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Missi

How to stay cool in extreme humidity?

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Missi

I know many of you guys have hiked tropical forests. Sometimes South Florida is like a tropical forest during the summer. I have a couple outdoor projects that I have to complete. Please share tips on how to stay cool in extreme humidity. I’ve tried loading up on water and electrolytes, breathable, cooling clothing (which gets soaked anyhow even if it’s the water repelling type then I can’t sweat because my skin is smothered). 

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Silas_Sancona
6 hours ago, Missi said:

I know many of you guys have hiked tropical forests. Sometimes South Florida is like a tropical forest during the summer. I have a couple outdoor projects that I have to complete. Please share tips on how to stay cool in extreme humidity. I’ve tried loading up on water and electrolytes, breathable, cooling clothing (which gets soaked anyhow even if it’s the water repelling type then I can’t sweat because my skin is smothered). 

Remember experiencing the same thing while in Bradenton.. and, like you said, didn't matter how much water, Propel, etc i drank, or the shirts i had to wear where i worked ( were supposed to help wick away sweat, were actually HORRIBLY hot and made sweating it out in the sun worse.. ) Only thing that worked for me was working in shaded areas on the hottest days, or, if at home, waiting until the sun was behind tree canopy to the west of the house if mowing our / our neighbors lawns and taking my time.. no rushing anything. 

That said, i'll happily trade mowing the lawn, in the afternoon, on a hot summer day there over dealing w/ the heat here.. Never once had any issues w/ the heat there. Here, in less than a year and i darn near ended up in the hospital.. and still experience lingering effects 2 years later.  

Heat there never kept me inside as much as it has here either..  Don't know how anyone in construction, delivery drivers, postal service, ..and kids, ( since they're already back in school atm here ) deal w/ the heat.. let alone anyone in the Nursery/ Landscape trades.. From what i have seen, it isn't like many who run such businesses care much for the well being of their employees, let alone when it is hot.. anyway.. Won't miss it at all once i move.  

As for you, take it easy and plan the more exacting parts of the projects you want to get done around those days its warm but cloudy.. thats something i tried to do as much as possible..  Don't want to hear of you, or anyone else, ending up suffering heat exhaustion or worse.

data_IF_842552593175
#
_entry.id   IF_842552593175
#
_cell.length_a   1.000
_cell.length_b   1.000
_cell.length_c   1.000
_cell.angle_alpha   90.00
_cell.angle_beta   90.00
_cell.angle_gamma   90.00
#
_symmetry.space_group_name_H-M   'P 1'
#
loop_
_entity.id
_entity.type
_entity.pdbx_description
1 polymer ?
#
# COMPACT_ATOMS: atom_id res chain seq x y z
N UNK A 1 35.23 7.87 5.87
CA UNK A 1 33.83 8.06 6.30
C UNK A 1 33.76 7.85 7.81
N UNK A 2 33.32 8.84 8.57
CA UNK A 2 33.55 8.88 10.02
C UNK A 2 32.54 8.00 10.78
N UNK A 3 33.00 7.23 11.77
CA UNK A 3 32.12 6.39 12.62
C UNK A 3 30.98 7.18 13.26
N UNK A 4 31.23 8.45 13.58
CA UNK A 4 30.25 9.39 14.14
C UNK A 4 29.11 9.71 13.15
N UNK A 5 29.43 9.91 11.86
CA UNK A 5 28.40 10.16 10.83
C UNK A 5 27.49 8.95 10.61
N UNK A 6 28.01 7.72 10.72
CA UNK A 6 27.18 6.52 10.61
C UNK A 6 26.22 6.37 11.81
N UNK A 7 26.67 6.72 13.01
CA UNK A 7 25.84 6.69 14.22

Edited by Silas_Sancona
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greysrigging

Easy.... beer !.... tried and true method tropical Northern Territory since 1979 !
67839575_356345181971670_3185922009057984512_n.jpg.306396bc720d387ec09c7b4053cb3c3b.jpg

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greysrigging

So OK. seriously now... heat stress is extremely dangerous, and heat stroke is deadly.  Darwin has a particularly brutal hot and humid 'Wet Season'. I am a construction worker, and spent my whole working life outdoors in extreme heat. Northern Australia, the North West of Western Australia and North West Queensland is renowned for oppressive conditions. During the 'build up' in Darwin, just sitting on the front veranda eating breakfast, one is drenched in sweat, temps of 30c and DPs in the mid 20's really taxes the bodies ability to cool down. The dry heat of the Central Deserts for me are easier to handle rather than the extreme humidity of the coastal regions of the Pilbara, Kimberley, Top End and Gulf Country.
Very important to be acclimatised to the conditions outdoors in the Tropics. Many of our larger infastructure construction projects are in remote Tropical Australia and the workforces are sourced from the cooler Southern States... we have a huge focus on reducing heat related illness, ie: keeping fluid levels up, hydration, checking the color of your urine, using sunscreen, taking shade breaks, having cool rooms to retreat to etc....
In other words... don't overdo it in the heat !

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Missi

Thanks guys! We’re digging an 80’ trench, installing conduit, putting up an electric fence perimeter to protect the chickens and turkey from a mama bear and 4 cubs that have been hanging around for the past month. So far she’s only been able to pull back one layer of wire on my pen and bend in some roof wire, but she’s gotten into my neighbors’ pen 3 times and killed over 15 of their 30 birds. We can’t put this project off or it’s just a matter of time before they get to my birds.

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palmsOrl

Lately Orlando has felt like the middle of the Amazon, which I totally don't mind, since it is best for pretty much all the plants I grow.  I would be mostly staying inside from May-September anyways.  I actually don't mind it when it is warm and humid at night, but during the day when the sun hits me, that I find brutal.  I just try to drink tons of fluids and stay in the shade.

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HtownPalms

Like everyone else says stay hydrated and work in the shade. I also try to do as much as possible the last 2 hours of daylight or the first 2 hours of daylight. In the heat of summer I usually work in un-shaded areas under EZ UP tents with large fans blowing. Always keeping a large ice chest full of water to drink and wet towels to put over my head and neck when the heat starts getting to me. 

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Chester B